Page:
How Do I Know If My Home Plumbing is Galvanized Piping?

If you have an older home build between the 1940s and 1960s and the plumbing has never been replaced, you most likely have galvanized piping. Even houses built up until the 1980s continued to use galvanized piping. 

So if your house is from that era, take a look at the plumbing lines beneath your sink or that run exposed in your cellar or crawl space. If the piping is gray, looking similar to nickel in color, you’ve got galvanized piping. 

In some applications, galvanized piping was painted. If this is the case in your home, scratch off the paint. If the color is silverish-gray, you’ve got galvanized piping. Just to be doubly sure, see if a magnet sticks to the pipe. A magnet does not stick to copper or plastic piping. So if it sticks, you’ve got galvanized piping. Which means you have a problem. 

Do I Need to Replace Galvanized Water and Drain Pipes?

In a word, yes. If you have galvanized pipes that were installed even as late as the 1980s, they are at the end of their useful life cycle. Going back to the 1960s or even the 1940s, you are living dangerously.

The very first thing you need to do right after you call a plumber is to use bottled water for drinking. From a health perspective, bathing is relatively okay, as is washing dishes and clothes, though you’re likely to see some discoloration in your clothing if there’s a lot of sediment in the line. 

If you’re thinking you might save money by only replacing the water lines for drinking, think again. Drain lines are probably corroded and if they aren’t already leaking, they are about to. This is a particular problem for galvanized piping because it is threaded to make connections between various lengths and bends of piping. These threads are made by removing material from the pipe, which thins the pipe at the point of the threaded connection, reducing the overall structural integrity. This is why the threaded joints are generally the first areas to corrode and leak.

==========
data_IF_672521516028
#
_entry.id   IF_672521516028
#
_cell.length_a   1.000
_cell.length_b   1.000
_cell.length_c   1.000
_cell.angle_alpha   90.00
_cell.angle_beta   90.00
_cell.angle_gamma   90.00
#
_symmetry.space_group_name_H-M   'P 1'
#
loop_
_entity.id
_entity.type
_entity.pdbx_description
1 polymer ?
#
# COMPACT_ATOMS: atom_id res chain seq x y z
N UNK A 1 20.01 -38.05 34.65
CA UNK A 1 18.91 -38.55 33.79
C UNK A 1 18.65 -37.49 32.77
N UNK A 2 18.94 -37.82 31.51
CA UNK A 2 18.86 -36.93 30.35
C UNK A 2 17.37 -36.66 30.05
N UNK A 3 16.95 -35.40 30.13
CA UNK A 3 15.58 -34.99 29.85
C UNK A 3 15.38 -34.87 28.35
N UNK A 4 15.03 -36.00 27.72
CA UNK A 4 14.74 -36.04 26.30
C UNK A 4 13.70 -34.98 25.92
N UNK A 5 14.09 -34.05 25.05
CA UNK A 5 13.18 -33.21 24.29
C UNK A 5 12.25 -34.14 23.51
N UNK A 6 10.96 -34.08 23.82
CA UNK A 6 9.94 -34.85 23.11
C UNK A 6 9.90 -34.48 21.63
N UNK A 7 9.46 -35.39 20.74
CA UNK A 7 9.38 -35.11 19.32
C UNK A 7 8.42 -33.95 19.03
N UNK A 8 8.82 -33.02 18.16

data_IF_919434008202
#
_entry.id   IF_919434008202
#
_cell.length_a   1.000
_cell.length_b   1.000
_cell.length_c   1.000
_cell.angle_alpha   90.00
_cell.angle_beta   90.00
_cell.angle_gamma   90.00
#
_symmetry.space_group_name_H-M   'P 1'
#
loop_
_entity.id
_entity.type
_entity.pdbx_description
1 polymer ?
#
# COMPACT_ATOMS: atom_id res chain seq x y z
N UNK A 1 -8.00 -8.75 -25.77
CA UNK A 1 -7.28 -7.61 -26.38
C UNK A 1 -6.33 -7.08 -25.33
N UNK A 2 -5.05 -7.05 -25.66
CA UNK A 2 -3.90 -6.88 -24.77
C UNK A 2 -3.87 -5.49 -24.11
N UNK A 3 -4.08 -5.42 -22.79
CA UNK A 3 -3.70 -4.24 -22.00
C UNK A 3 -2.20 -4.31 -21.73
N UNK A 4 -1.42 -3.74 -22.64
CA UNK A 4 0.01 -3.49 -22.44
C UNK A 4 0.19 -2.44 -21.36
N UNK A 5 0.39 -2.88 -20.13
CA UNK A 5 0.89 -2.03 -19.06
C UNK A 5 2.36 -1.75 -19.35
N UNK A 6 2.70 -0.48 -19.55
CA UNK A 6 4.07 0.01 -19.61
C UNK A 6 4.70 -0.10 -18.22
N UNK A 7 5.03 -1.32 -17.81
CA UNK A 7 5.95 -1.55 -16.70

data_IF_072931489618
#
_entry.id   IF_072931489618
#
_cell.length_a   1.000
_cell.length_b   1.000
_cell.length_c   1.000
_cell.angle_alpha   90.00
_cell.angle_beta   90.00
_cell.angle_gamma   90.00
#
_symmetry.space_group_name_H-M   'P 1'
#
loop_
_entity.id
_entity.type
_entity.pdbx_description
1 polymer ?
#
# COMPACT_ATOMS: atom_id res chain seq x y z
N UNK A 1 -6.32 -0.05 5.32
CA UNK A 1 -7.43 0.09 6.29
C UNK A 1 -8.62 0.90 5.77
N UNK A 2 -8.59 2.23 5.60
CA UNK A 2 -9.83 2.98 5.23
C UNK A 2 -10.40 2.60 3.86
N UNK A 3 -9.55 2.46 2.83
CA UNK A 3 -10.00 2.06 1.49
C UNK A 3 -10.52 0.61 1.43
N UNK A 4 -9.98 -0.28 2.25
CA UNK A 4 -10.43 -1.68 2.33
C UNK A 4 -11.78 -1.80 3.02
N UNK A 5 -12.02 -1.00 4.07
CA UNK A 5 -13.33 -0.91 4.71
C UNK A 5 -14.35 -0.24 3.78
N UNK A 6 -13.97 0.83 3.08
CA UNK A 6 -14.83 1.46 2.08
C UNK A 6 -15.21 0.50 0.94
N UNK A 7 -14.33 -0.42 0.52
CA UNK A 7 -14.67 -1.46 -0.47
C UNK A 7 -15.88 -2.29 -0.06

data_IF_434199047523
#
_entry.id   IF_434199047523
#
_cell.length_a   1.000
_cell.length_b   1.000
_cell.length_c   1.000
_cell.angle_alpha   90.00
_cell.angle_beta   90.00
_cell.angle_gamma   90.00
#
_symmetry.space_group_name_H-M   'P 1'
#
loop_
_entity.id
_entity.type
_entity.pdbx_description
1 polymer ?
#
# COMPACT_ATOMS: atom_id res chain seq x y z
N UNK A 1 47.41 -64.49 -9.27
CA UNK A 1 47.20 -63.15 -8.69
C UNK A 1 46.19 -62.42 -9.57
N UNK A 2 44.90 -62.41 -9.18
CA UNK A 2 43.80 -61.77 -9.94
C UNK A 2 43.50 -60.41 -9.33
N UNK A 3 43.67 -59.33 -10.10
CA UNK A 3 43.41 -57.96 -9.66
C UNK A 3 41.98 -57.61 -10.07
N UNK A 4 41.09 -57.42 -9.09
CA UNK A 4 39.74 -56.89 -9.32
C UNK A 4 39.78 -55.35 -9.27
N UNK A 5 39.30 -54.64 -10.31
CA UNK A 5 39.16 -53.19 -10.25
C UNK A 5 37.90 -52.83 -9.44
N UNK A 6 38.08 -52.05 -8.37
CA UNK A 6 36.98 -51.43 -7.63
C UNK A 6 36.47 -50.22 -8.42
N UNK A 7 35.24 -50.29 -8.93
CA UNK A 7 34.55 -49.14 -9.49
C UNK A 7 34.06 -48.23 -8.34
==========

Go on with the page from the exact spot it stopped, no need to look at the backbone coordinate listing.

Even worse is that since much of your interior piping is hidden beneath your walls and floor, you might not even be aware of these leaks. Not only are you losing water, which increases your utility bill, this moisture results in the growth of mold, an additional health hazard and an expense to remove.

In fact, your galvanized kitchen and laundry drain lines will be the first to fail, as these lines are more susceptible to the grease and grime that goes down them. Poorly graded and corroded pipes slow the flow of waste, and it settles in the pipe and becomes congested, eventually leading to a blockage. As the waste build-up settles in the bottom third of the pipe it eventually erodes through the bottom of the pipe and starts to leak. One way to tell whether you have this damaging waste build-up, besides the obvious leaks or back-ups, is to look at the bottom of the galvanized drainpipe. If you see rust spots or blisters, you are seeing a soon-to-be point for a leak.

How to Replace Galvanized Piping

Replacing galvanized piping is not a DIY project. You need a professional plumber.

Ongaro and Sons specializes in water and drain re-piping. This process generally takes one to three days to complete. Homes with galvanized water pipes still in use have surpassed their life expectancy, and potentially are already leaking. We realize this is an unwelcome expense. But it is a necessary one. And one that requires immediate attention – if you don’t pay for it now, you’ll pay for it even more later when you have to fix damage caused by undetected leaks, not to mention potential damage to you and your family’s well-being.

However, we understand cost can be a concern. Which is why Ongaro and Sons is offering up to $2,500 or 0% financing up to 72 months (OAC) to repipe your entire water supply and drain system.

Our professional plumbers replace your water and drain waste systems with PVC or ABS (Acrylonitrile Butadiene Styrene) pipes. These pipes are slick lined, which allows for waste to freely slide and drain. While PVC and ABS drains may still encounter clogs and back-ups from kitchen and laundry waste, plastic pipes are easily cleaned and restored. 

Our mission is to provide 100% satisfaction. If you have galvanized water and drain pipes in your house, you need remediation. The sooner the better! Contact us with your questions and schedule an appointment today!